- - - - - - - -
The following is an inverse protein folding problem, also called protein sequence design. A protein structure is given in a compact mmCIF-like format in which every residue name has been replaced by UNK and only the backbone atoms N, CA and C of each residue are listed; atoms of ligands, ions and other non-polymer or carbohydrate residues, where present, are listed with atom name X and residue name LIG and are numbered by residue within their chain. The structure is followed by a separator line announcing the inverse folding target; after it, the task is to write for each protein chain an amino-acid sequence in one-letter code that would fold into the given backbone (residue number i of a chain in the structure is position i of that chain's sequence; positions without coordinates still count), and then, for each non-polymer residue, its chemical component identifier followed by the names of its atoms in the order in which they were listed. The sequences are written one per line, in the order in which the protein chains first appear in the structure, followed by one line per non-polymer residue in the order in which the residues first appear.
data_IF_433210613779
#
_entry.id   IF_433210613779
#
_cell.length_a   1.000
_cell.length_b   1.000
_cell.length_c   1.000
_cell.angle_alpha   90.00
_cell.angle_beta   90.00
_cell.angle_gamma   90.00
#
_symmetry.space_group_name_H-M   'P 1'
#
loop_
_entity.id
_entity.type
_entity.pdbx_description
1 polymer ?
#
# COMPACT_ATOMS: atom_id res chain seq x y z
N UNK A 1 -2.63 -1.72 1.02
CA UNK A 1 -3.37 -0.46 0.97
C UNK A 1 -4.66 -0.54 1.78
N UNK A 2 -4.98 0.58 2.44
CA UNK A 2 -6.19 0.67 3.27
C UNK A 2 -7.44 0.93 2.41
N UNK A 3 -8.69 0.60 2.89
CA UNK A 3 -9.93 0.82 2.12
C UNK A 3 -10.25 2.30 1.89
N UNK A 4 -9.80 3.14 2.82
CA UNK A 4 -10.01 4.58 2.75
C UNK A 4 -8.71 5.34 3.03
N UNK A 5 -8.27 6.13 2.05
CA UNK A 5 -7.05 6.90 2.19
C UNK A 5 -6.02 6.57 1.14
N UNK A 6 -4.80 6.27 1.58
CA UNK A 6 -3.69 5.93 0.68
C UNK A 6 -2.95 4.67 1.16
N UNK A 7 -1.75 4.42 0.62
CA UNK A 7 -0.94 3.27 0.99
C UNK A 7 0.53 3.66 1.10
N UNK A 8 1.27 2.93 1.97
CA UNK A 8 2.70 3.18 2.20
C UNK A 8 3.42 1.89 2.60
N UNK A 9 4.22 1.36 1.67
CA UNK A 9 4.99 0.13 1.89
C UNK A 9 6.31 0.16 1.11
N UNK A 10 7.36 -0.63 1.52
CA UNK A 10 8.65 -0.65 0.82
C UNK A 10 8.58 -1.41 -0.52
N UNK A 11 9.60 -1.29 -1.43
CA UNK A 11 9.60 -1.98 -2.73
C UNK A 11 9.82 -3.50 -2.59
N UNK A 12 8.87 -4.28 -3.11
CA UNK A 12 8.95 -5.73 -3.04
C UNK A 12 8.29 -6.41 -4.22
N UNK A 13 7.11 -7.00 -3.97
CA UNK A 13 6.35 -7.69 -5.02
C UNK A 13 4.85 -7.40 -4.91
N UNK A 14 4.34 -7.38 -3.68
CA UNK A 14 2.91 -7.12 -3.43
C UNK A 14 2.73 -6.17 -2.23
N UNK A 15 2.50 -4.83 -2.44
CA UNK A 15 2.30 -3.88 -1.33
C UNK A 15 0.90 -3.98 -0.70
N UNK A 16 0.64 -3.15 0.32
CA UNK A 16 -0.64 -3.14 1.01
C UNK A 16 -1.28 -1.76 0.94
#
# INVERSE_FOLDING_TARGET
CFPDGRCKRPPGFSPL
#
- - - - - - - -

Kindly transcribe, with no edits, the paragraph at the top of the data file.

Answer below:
The following is an inverse protein folding problem, also called protein sequence design. A protein structure is given in a compact mmCIF-like format in which every residue name has been replaced by UNK and only the backbone atoms N, CA and C of each residue are listed; atoms of ligands, ions and other non-polymer or carbohydrate residues, where present, are listed with atom name X and residue name LIG and are numbered by residue within their chain. The structure is followed by a separator line announcing the inverse folding target; after it, the task is to write for each protein chain an amino-acid sequence in one-letter code that would fold into the given backbone (residue number i of a chain in the structure is position i of that chain's sequence; positions without coordinates still count), and then, for each non-polymer residue, its chemical component identifier followed by the names of its atoms in the order in which they were listed. The sequences are written one per line, in the order in which the protein chains first appear in the structure, followed by one line per non-polymer residue in the order in which the residues first appear.